We must no longer be children, tossed to and fro and blown about by every wind of doctrine, by people’s trickery, by their craftiness in deceitful scheming. But speaking the truth in love, we must grow up in every way into him who is the head, into Christ, from whom the whole body, joined and knit together by every ligament with which it is equipped, as each part is working properly, promotes the body’s growth in building itself up in love.

Barton W. Stone, Thomas and Alexander Campbell, and the other founders of our movement tried their best to remind us that Christian unity was as simple as the following the North Star.  Unfortunately even the tradition that followed from their examples, teachings and writings would succumb to the human need for uniformity of thought rather than unity of purpose.  Nonetheless, Christ’s vision, and Stone and Campbell’s vision, of one church throughout the entire earth which pulsed with a rich diversity of gifts, rituals, perspectives, and approaches to following Christ and worshipping God continues to beckon us forward.

Let us not be wooed by the voices in our world, even if they come from ministers and people of faith, to believe that the only way to be church is to demand that we think alike, talk alike, pray alike, and believe alike.  Let’s speak the truth in love to them, and show them how it’s done.  Let us honor one another’s different perspectives on the faith.  Let us seek out and help one another discern each one’s gifts and graces for ministry, and then find a place in our congregation and community for those gifts to be utilized more fully.  And in doing so, the Body of Christ, in all its wondrous diversity, will be knit together in love.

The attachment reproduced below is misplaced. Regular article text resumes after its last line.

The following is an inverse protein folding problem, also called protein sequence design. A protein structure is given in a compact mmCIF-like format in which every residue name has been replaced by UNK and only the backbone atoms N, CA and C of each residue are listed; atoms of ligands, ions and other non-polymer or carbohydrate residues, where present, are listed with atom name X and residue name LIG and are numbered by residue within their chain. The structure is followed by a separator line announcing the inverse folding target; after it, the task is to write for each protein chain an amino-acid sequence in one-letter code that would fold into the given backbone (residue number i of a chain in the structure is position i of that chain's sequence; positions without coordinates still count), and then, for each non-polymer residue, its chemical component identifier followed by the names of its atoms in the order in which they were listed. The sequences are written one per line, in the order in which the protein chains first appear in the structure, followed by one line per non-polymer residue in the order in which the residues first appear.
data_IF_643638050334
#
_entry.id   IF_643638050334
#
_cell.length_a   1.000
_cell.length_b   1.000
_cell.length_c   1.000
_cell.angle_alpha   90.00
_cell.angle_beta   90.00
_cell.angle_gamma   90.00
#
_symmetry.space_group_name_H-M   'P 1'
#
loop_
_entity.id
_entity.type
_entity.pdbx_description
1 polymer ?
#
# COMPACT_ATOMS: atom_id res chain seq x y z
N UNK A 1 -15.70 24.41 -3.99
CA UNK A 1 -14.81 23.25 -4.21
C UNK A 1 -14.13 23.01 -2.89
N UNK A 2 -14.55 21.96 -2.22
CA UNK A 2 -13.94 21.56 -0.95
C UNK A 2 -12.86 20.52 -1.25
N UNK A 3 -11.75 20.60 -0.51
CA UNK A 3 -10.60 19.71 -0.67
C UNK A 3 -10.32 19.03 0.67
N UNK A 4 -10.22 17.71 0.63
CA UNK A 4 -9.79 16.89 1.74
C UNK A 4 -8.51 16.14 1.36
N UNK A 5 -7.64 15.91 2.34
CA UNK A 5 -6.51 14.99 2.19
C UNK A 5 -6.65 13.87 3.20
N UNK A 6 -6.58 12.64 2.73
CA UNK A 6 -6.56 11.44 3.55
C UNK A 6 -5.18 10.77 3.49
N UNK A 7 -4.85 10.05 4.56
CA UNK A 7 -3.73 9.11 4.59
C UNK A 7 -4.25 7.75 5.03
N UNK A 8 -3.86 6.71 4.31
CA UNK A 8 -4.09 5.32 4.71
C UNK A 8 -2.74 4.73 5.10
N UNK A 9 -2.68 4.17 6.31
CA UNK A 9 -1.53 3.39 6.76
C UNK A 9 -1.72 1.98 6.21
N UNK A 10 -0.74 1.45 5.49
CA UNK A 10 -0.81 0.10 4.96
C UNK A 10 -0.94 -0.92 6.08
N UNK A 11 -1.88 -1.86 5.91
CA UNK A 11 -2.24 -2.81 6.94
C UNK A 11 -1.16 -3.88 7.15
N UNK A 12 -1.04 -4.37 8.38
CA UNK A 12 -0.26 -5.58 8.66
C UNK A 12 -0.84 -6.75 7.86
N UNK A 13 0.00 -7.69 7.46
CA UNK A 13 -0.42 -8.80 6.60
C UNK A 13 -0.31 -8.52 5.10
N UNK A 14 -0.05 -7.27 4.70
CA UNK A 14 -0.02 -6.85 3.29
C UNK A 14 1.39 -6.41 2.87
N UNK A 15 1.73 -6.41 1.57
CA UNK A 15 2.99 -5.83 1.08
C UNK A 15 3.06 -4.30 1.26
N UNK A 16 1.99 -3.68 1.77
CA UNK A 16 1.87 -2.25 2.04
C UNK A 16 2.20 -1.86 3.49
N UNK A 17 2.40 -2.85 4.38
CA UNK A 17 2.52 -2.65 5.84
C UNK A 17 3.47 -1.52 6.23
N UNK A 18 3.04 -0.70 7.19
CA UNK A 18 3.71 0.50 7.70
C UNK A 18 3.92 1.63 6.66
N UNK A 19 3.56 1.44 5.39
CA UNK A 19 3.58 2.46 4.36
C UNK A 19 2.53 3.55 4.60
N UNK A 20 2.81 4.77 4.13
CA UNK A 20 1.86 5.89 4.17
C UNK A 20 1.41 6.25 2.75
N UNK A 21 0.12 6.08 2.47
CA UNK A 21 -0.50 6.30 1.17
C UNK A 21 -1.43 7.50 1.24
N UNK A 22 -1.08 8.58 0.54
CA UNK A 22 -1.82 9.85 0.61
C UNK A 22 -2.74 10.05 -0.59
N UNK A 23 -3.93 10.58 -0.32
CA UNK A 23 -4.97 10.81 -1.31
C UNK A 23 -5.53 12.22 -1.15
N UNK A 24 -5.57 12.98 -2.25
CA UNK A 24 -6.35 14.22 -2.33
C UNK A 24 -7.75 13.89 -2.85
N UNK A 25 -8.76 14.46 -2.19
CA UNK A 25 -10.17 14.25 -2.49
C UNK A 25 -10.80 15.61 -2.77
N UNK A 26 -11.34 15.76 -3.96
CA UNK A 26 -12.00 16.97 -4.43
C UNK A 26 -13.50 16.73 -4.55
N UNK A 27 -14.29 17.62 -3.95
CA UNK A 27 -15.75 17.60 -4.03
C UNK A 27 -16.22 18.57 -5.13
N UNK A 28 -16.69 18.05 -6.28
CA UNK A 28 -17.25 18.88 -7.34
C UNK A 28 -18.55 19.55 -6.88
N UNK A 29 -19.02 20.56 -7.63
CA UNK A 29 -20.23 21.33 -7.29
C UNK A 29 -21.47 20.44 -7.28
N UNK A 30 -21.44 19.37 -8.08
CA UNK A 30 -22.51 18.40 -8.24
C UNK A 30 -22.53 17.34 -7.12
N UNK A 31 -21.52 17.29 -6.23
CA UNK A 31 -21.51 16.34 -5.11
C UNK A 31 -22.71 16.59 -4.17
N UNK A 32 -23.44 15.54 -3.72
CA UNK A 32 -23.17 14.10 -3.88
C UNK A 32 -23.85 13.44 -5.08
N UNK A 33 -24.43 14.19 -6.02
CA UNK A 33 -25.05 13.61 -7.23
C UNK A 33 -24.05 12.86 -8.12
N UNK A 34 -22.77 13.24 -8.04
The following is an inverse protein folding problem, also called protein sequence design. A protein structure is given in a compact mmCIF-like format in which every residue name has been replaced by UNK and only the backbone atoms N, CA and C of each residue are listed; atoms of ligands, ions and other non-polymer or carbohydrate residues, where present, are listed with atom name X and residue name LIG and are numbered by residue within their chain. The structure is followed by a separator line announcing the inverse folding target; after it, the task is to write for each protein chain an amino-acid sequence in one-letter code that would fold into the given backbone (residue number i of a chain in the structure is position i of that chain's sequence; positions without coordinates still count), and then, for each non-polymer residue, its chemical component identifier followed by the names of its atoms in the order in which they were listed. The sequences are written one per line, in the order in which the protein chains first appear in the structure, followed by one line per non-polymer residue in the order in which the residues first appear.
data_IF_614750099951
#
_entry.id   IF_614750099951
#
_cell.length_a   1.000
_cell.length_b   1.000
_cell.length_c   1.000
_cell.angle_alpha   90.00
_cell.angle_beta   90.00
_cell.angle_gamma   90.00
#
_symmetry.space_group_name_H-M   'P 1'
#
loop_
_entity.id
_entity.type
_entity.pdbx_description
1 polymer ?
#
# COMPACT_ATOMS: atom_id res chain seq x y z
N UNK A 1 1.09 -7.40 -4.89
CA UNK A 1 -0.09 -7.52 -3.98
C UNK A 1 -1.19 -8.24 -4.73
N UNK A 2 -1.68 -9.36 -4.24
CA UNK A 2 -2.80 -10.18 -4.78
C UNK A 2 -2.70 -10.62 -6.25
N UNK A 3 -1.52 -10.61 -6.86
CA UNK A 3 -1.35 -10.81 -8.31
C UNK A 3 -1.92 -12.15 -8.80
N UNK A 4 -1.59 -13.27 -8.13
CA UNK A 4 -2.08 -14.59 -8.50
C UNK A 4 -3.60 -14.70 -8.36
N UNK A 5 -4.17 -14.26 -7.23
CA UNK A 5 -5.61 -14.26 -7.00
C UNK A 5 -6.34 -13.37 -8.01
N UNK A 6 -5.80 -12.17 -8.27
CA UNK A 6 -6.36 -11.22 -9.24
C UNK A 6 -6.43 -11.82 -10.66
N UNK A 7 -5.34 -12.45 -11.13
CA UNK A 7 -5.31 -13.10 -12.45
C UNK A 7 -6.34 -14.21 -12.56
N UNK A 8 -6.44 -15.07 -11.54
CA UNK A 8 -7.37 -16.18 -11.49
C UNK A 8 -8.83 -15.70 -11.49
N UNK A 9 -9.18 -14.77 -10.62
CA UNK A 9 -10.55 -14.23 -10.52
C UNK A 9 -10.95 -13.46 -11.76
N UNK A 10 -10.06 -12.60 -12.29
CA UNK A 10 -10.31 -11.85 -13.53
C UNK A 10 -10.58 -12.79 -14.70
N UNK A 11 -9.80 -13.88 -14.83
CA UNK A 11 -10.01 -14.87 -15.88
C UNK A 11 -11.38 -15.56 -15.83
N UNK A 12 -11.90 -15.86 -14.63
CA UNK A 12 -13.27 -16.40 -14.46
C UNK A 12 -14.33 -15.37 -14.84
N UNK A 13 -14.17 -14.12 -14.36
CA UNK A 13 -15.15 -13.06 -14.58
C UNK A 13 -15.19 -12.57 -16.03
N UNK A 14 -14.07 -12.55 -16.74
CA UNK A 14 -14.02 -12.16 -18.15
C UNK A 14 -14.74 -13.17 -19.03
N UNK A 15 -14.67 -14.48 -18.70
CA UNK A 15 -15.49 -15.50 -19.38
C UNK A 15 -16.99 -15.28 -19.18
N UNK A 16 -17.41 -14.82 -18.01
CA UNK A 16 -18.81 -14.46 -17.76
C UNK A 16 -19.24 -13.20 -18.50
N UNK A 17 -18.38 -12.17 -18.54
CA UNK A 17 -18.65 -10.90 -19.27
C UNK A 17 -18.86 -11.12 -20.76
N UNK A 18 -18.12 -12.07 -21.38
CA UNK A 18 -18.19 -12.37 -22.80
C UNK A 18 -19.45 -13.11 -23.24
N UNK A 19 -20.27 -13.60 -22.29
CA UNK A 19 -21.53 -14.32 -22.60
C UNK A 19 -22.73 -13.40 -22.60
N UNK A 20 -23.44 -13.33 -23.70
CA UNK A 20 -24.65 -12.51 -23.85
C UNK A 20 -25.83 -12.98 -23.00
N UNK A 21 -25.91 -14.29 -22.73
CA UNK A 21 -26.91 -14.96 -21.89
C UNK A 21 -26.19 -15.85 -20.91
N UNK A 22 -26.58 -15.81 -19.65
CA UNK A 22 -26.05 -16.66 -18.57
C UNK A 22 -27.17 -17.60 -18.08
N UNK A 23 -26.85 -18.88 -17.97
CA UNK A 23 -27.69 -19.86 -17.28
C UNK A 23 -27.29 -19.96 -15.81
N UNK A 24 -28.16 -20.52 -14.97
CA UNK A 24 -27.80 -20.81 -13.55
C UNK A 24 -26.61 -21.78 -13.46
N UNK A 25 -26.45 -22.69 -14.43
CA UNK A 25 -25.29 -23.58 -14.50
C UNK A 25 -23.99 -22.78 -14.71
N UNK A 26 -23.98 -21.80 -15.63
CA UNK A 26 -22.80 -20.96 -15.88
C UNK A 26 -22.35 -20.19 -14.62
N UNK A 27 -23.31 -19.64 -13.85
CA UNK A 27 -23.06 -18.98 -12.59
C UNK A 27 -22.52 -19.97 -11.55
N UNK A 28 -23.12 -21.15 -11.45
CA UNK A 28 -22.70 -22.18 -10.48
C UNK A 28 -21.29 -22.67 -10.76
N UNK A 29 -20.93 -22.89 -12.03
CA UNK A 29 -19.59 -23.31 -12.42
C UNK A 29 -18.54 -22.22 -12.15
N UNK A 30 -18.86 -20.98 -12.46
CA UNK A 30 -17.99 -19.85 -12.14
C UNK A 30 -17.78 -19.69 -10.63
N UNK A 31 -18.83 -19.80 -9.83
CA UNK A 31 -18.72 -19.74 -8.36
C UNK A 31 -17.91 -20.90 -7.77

(1) Thomas Campbell, Last Will & Testament of the Springfield Presbytery

July 10, 2011 Sermon and Podcast, Richard Hinkelman

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The Woman At The Well                

John 4:1-31

Richard Hinkelman, Guest Preacher

Franklin Circle Christian Church (Disciples of Christ)

To hear a podcast of this sermon, click HERE:  110710SermonPodcastHinkelman

(Our apologies for both the delay in getting this sermon and podcast uploaded as well as the less-than-adequate quality of the taping (unforeseen fan interference!).  There is also a video of the sermon on Facebook at https://www.facebook.com/video/video.php?v=10150258963779640.  Thanks to Jake Pruitt for both the audio and video of today’s sermon.)


Choir Song:  Instruments of Your Peace


O God, we pray that the words of my mouth and the meditations of all our hearts might be acceptable in thy sight – O God, our Rock and our Redeemer.  Amen.

Richard Hinkelman, offering insight on God's Word. (Photo by Jake Pruitt)